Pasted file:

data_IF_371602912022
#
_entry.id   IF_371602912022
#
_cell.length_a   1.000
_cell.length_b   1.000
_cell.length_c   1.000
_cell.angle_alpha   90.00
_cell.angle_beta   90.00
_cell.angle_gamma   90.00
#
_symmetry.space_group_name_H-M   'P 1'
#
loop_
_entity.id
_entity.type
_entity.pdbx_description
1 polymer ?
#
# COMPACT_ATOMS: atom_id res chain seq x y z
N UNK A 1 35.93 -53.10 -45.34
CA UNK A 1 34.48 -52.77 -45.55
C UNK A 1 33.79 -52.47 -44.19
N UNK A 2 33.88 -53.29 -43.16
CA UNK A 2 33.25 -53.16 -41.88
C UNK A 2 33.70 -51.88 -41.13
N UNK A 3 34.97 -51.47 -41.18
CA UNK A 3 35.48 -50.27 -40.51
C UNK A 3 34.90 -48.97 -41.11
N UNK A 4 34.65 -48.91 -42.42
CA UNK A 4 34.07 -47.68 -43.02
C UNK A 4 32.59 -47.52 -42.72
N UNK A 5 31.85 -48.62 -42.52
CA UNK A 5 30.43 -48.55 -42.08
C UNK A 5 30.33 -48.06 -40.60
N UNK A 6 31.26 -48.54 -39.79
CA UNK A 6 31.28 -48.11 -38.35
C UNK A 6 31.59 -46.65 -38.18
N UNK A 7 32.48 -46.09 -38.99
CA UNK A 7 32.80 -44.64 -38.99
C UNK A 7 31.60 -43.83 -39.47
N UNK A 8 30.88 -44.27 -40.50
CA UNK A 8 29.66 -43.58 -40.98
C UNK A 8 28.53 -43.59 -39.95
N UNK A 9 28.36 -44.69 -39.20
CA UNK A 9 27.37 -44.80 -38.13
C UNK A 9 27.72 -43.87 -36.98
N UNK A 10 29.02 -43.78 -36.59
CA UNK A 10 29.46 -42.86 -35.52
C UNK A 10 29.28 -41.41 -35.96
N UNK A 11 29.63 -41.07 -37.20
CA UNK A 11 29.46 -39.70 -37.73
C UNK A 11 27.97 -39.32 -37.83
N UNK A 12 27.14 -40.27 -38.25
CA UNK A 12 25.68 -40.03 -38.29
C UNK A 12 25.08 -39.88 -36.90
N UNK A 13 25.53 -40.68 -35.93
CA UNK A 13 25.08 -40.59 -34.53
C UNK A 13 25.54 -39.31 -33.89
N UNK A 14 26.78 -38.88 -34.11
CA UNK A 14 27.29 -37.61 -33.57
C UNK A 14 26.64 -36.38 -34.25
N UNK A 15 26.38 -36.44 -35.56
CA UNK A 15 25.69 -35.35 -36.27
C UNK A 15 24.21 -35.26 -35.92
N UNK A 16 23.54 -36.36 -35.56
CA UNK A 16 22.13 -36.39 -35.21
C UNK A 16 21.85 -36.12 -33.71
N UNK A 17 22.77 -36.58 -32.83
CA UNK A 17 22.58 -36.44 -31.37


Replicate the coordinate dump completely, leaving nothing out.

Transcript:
data_IF_371602912022
#
_entry.id   IF_371602912022
#
_cell.length_a   1.000
_cell.length_b   1.000
_cell.length_c   1.000
_cell.angle_alpha   90.00
_cell.angle_beta   90.00
_cell.angle_gamma   90.00
#
_symmetry.space_group_name_H-M   'P 1'
#
loop_
_entity.id
_entity.type
_entity.pdbx_description
1 polymer ?
#
# COMPACT_ATOMS: atom_id res chain seq x y z
N UNK A 1 35.93 -53.10 -45.34
CA UNK A 1 34.48 -52.77 -45.55
C UNK A 1 33.79 -52.47 -44.19
N UNK A 2 33.88 -53.29 -43.16
CA UNK A 2 33.25 -53.16 -41.88
C UNK A 2 33.70 -51.88 -41.13
N UNK A 3 34.97 -51.47 -41.18
CA UNK A 3 35.48 -50.27 -40.51
C UNK A 3 34.90 -48.97 -41.11
N UNK A 4 34.65 -48.91 -42.42
CA UNK A 4 34.07 -47.68 -43.02
C UNK A 4 32.59 -47.52 -42.72
N UNK A 5 31.85 -48.62 -42.52
CA UNK A 5 30.43 -48.55 -42.08
C UNK A 5 30.33 -48.06 -40.60
N UNK A 6 31.26 -48.54 -39.79
CA UNK A 6 31.28 -48.11 -38.35
C UNK A 6 31.59 -46.65 -38.18
N UNK A 7 32.48 -46.09 -38.99
CA UNK A 7 32.80 -44.64 -38.99
C UNK A 7 31.60 -43.83 -39.47
N UNK A 8 30.88 -44.27 -40.50
CA UNK A 8 29.66 -43.58 -40.98
C UNK A 8 28.53 -43.59 -39.95
N UNK A 9 28.36 -44.69 -39.20
CA UNK A 9 27.37 -44.80 -38.13
C UNK A 9 27.72 -43.87 -36.98
N UNK A 10 29.02 -43.78 -36.59
CA UNK A 10 29.46 -42.86 -35.52
C UNK A 10 29.28 -41.41 -35.96
N UNK A 11 29.63 -41.07 -37.20
CA UNK A 11 29.46 -39.70 -37.73
C UNK A 11 27.97 -39.32 -37.83
N UNK A 12 27.14 -40.27 -38.25
CA UNK A 12 25.68 -40.03 -38.29
C UNK A 12 25.08 -39.88 -36.90
N UNK A 13 25.53 -40.68 -35.93
CA UNK A 13 25.08 -40.59 -34.53
C UNK A 13 25.54 -39.31 -33.89
N UNK A 14 26.78 -38.88 -34.11
CA UNK A 14 27.29 -37.61 -33.57
C UNK A 14 26.64 -36.38 -34.25
N UNK A 15 26.38 -36.44 -35.56
CA UNK A 15 25.69 -35.35 -36.27
C UNK A 15 24.21 -35.26 -35.92
N UNK A 16 23.54 -36.36 -35.56
CA UNK A 16 22.13 -36.39 -35.21
C UNK A 16 21.85 -36.12 -33.71
N UNK A 17 22.77 -36.58 -32.83
CA UNK A 17 22.58 -36.44 -31.37